DuPage hopes to have new forest preserve director by November
More than 100 applicants from across the globe have applied to be the next executive director of the DuPage County Forest Preserve District, officials say.
By Nov. 1, one of them is expected to be decorating his or her new office.
Representatives from Alford Group Executive Search updated the forest preserve commission Tuesday on the their national search, saying the group is "in a good place."
"We have approximately 100 applicants and, from our perspective, that's on the high side," Alford Senior Vice President Heather Eddy said. "We've asked for more information on 38 of the 100 as of last Thursday and will soon be working with a group of six to eight."
Eddy said she hopes the finalists will be presented to the commission and interviewed by early October.
Commission President D. "Dewey" Pierotti Jr. has been filling in on an interim basis for more than a year since Brent Manning stepped down from the director's post. Pierotti has asked the search firm to expedite the process to give the new director a full year with the current commission before the November 2014 election when Pierotti also is expected to step down.
"I told them we need to have this person in place and learning the ropes by Nov. 1, at the latest," Pierotti said. "And whoever comes in here needs to be approved by (at least) a 5 to 2 margin so they know the commission supports them."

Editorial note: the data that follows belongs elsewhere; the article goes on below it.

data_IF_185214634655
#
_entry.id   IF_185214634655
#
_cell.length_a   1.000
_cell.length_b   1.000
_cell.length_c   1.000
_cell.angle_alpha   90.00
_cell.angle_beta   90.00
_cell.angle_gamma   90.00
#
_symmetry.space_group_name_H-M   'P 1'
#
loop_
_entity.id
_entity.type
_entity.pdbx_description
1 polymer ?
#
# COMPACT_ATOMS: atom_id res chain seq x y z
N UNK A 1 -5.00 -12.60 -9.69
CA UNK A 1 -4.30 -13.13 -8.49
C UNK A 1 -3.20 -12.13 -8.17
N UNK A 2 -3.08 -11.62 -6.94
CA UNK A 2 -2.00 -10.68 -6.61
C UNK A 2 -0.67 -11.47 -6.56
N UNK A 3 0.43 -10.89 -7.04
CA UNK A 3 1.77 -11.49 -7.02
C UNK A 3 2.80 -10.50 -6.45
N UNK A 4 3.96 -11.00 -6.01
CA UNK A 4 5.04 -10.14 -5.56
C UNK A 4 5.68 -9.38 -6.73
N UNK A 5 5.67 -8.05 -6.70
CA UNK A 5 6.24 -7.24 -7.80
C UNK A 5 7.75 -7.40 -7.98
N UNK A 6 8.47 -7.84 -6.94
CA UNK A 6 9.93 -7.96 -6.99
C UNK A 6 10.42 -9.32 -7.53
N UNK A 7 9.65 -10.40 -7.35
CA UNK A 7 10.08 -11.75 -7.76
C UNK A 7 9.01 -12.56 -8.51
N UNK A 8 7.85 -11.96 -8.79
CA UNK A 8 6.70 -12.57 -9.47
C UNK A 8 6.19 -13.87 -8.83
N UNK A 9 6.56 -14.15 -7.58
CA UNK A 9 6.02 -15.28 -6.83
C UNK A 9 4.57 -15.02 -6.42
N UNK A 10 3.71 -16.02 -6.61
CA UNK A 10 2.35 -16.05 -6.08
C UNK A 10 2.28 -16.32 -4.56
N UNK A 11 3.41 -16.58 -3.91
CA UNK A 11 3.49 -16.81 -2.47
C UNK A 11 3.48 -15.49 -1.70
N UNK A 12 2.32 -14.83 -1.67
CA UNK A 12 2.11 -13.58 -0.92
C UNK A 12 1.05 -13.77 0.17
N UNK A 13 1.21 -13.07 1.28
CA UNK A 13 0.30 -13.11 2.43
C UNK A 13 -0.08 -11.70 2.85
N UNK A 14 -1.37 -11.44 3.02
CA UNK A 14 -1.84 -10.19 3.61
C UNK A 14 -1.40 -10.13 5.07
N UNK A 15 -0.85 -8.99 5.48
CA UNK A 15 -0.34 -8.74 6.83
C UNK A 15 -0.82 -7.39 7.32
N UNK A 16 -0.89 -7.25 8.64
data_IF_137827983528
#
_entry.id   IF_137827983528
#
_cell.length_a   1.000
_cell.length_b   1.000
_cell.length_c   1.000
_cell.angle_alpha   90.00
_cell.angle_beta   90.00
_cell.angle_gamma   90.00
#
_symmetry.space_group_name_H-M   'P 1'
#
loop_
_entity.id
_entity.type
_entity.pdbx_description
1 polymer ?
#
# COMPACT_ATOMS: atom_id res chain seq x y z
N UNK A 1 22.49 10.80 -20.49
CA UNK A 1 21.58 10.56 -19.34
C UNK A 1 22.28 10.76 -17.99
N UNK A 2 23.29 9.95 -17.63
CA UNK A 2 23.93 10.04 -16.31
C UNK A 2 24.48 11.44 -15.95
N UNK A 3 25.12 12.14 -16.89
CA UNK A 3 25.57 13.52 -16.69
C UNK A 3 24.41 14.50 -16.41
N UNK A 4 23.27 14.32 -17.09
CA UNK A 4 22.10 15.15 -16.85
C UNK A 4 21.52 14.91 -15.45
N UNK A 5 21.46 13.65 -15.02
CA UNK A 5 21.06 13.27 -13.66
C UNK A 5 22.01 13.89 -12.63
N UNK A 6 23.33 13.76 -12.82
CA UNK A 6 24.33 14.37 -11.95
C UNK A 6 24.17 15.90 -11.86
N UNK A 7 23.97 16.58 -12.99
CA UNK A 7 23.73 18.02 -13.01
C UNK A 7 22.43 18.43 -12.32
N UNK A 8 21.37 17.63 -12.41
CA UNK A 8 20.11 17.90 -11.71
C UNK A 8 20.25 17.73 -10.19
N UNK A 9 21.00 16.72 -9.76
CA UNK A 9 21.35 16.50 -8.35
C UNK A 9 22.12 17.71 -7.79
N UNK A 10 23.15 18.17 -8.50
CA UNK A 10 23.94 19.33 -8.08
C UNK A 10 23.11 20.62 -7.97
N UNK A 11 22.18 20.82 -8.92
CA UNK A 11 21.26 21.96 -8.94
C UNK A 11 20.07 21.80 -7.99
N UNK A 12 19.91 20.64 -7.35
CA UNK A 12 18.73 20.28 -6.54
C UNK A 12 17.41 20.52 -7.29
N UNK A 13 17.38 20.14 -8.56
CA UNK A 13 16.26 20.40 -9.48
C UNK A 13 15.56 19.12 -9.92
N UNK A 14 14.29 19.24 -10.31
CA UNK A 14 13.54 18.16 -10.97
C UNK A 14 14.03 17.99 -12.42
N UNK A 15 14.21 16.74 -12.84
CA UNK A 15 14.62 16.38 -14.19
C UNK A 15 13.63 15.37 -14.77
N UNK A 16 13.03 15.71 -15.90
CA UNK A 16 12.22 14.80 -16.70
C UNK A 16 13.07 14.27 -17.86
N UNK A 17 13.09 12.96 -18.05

The new director will specifically be responsible for developing and implementing long-term plans for the district that will include work at new and existing preserves, natural areas and educational centers.
The district is looking for someone with 10 or more years of leadership experience for a public or nonprofit agency with a strong background in financial management and interpersonal skills, according to a news release. The job will pay between about $99,000 and $220,000 a year based on experience,
"There's no sugarcoating how difficult of a transition or learning curve comes with this job. Whoever gets it is in for a challenge," Pierotti said. "It's going to take six months just to get acclimated with the mission statement and people of the forest preserve district. So the sooner we get a highly qualified person in here, the better."
The district is paying the Evanston-based search group $27,000.
The new executive director will help oversee 60 preserves covering roughly 25,000 acres with 145 miles of trails and five education centers.
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